The other issue is that Guido doesn't like functional programing."
I'm not sure I get this one. Usual disclaimers: simple mortal here.
f = lambda x: (
x,
x*2,
x*3)
print(list(f(2)))
# [2, 4, 6]
I mean there is no indentation requirement in the example above.

Cuchulainn
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Joined: July 16th, 2004, 7:38 am
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### Re: Python tricks

It was an ad-lib quote. But we should probably be sparing with too fancy lambda stuff in Python. It wasn't built for that?
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Jean Piaget

katastrofa
Posts: 8961
Joined: August 16th, 2007, 5:36 am
Location: Alpha Centauri

### Re: Python tricks

https://www.python.org/dev/peps/pep-0020/

"There should be one-- and preferably only one --obvious way to do it.
Although that way may not be obvious at first unless you're Dutch."
print("One way to do", it)
print("Another way to do %s" % it)
print("And another way to do {}".format(it))
print("And another way to do " + it)

Cuchulainn
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### Re: Python tricks

• "C++ treats you like a consenting adult. Python treats you like a naughty child. Ada treats you like a criminal"
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Jean Piaget

Cuchulainn
Posts: 61553
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### Re: Python tricks

As I mentioned a few times.. I find Python to be a very good medium for learning numerical methods for those who want to learn numerical methods via scipy,numpy.

Having to learn PDE and C++ is a bridge too far for most MFE students. Porting C++ FDM to Python is very easy and kind of fun as well.
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Every Time We Teach a Child Something, We Keep Him from Inventing It Himself
Jean Piaget

ISayMoo
Posts: 2292
Joined: September 30th, 2015, 8:30 pm

### Re: Python tricks

• "C++ treats you like a consenting adult. Python treats you like a naughty child. Ada treats you like a criminal"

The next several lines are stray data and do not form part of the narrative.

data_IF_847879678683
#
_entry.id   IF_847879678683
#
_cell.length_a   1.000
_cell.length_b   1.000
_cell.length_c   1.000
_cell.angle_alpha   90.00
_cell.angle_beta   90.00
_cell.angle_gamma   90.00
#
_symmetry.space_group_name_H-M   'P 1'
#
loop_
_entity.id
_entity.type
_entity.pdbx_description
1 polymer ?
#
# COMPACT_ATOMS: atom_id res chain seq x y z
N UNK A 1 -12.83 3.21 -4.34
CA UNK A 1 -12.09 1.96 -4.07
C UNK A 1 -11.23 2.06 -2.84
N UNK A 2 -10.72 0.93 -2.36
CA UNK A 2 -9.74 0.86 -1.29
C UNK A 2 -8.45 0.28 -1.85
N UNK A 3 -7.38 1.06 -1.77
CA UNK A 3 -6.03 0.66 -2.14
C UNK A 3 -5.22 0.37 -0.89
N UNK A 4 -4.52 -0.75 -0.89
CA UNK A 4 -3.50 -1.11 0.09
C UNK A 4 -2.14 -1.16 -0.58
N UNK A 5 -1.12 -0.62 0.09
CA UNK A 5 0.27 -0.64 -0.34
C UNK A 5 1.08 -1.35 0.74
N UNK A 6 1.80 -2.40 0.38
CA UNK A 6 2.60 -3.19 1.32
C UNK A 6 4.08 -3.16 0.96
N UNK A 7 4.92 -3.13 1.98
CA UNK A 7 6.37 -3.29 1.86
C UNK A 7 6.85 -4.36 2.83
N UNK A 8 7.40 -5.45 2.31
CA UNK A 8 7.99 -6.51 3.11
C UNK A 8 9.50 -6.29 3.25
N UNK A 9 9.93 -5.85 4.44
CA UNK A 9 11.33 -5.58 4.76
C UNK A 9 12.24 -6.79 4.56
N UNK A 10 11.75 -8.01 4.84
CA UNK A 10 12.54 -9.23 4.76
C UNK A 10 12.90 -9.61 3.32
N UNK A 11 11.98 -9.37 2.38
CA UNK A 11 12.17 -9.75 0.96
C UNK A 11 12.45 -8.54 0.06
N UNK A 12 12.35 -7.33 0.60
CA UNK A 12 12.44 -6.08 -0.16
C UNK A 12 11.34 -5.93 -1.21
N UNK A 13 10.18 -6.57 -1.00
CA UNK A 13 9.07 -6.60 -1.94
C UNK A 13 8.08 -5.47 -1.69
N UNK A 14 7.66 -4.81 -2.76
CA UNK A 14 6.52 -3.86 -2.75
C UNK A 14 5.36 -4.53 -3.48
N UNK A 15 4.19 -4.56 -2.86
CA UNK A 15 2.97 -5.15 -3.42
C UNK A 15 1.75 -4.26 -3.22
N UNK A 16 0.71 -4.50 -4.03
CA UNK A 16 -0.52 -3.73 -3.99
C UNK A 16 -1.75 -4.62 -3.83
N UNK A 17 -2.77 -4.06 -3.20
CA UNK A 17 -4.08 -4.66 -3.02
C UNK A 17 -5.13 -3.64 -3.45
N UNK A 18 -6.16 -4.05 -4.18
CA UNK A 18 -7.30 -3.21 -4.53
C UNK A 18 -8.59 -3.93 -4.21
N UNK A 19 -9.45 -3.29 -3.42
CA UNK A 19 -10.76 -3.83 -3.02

BTW, Mr Stroustroup visited my company recently, and listed one of our AI projects among his examples of "best uses of C++"

ISayMoo
Posts: 2292
Joined: September 30th, 2015, 8:30 pm

### Re: Python tricks

https://www.python.org/dev/peps/pep-0020/

"There should be one-- and preferably only one --obvious way to do it.
Although that way may not be obvious at first unless you're Dutch."
print("One way to do", it)
print("Another way to do %s" % it)
print("And another way to do {}".format(it))
print("And another way to do " + it)
I "like" this inconsistency between how core Python and Numpy assign a boolean value to a list containing one element equal zero:
bool([0])
Out[94]: True

bool(np.array([0]))
Out[95]: False

FaridMoussaoui
Posts: 507
Joined: June 20th, 2008, 10:05 am
Location: Genève, Genf, Ginevra, Geneva

### Re: Python tricks

I "like" this inconsistency between how core Python and Numpy assign a boolean value to a list containing one element equal zero:
bool([0])
Out[94]: True

bool(np.array([0]))
Out[95]: False
by the very definition of the bool method:  "objects of Classes which has __bool__() or __len()__ method which returns 0 or False" is considered false
The first one is a list of length 1. The bool method on the second one is false.

Cuchulainn
Posts: 61553
Joined: July 16th, 2004, 7:38 am
Location: Amsterdam
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### Re: Python tricks

• "C++ treats you like a consenting adult. Python treats you like a naughty child. Ada treats you like a criminal"
BTW, Mr Stroustroup visited my company recently, and listed one of our AI projects among his examples of "best uses of C++"
Congratulations!
What did he say about Python in general?
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Every Time We Teach a Child Something, We Keep Him from Inventing It Himself
Jean Piaget